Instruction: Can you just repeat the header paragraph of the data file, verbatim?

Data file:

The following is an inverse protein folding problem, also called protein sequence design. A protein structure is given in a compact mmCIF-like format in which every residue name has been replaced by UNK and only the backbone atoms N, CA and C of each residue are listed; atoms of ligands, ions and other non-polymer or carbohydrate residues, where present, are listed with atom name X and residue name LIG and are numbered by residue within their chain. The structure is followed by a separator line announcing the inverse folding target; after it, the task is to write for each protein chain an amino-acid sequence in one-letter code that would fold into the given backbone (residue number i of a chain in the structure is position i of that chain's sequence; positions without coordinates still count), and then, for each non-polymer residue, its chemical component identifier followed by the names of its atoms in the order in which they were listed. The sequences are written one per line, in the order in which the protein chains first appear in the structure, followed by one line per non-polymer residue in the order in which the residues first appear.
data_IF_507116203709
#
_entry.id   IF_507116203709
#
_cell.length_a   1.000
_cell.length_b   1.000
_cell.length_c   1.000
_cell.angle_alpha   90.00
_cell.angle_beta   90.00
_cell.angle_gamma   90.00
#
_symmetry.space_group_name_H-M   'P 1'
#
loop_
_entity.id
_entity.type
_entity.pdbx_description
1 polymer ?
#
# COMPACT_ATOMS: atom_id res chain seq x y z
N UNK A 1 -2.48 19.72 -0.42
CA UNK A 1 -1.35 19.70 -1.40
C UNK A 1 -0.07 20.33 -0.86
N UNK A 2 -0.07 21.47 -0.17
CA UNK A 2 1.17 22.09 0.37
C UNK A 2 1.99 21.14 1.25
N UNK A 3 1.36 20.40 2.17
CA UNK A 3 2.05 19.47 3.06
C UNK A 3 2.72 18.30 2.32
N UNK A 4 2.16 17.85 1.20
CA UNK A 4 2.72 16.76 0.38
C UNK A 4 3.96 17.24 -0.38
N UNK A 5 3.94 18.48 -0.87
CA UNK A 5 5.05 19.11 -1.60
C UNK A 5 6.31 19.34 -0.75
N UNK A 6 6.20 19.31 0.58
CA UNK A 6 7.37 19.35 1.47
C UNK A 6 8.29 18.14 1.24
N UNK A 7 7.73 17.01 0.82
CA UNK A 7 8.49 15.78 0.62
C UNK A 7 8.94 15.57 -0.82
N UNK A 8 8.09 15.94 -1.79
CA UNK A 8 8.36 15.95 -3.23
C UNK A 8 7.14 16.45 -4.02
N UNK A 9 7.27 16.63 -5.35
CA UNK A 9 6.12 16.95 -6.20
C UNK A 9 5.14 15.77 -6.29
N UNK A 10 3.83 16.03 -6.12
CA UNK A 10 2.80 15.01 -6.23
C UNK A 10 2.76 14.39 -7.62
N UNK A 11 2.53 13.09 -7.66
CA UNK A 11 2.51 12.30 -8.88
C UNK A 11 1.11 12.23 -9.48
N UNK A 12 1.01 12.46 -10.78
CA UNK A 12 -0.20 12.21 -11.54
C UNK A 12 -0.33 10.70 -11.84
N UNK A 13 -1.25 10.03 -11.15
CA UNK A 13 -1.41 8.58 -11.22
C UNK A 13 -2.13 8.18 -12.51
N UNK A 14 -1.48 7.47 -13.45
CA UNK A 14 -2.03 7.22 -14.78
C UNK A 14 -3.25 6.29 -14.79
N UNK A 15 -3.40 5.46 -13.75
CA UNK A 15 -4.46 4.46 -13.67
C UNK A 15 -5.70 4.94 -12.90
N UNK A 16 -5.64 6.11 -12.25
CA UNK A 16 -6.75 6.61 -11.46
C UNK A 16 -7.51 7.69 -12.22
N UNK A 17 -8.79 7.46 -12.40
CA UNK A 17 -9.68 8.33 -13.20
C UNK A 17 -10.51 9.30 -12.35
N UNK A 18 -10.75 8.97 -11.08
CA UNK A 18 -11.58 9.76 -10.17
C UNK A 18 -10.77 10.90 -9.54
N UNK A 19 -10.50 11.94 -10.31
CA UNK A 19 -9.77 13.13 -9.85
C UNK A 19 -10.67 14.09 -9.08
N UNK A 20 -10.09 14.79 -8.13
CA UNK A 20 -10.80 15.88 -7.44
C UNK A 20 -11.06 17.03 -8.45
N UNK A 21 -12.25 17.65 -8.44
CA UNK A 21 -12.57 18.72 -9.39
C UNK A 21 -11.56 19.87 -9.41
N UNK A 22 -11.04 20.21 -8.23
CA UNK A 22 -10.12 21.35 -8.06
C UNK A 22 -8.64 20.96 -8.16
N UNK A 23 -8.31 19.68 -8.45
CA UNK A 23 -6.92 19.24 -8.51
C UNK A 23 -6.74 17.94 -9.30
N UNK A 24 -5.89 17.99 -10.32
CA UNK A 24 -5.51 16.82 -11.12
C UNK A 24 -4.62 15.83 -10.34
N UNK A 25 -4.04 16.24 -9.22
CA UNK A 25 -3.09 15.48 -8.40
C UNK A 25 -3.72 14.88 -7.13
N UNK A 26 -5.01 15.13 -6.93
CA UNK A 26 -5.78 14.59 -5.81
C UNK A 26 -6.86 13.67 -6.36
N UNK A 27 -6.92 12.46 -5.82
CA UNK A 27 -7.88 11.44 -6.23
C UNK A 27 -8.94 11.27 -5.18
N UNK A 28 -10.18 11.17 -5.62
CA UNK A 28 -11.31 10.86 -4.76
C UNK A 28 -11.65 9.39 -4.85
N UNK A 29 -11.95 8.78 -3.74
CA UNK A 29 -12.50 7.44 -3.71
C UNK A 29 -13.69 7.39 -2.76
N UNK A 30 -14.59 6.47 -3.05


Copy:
The following is an inverse protein folding problem, also called protein sequence design. A protein structure is given in a compact mmCIF-like format in which every residue name has been replaced by UNK and only the backbone atoms N, CA and C of each residue are listed; atoms of ligands, ions and other non-polymer or carbohydrate residues, where present, are listed with atom name X and residue name LIG and are numbered by residue within their chain. The structure is followed by a separator line announcing the inverse folding target; after it, the task is to write for each protein chain an amino-acid sequence in one-letter code that would fold into the given backbone (residue number i of a chain in the structure is position i of that chain's sequence; positions without coordinates still count), and then, for each non-polymer residue, its chemical component identifier followed by the names of its atoms in the order in which they were listed. The sequences are written one per line, in the order in which the protein chains first appear in the structure, followed by one line per non-polymer residue in the order in which the residues first appear.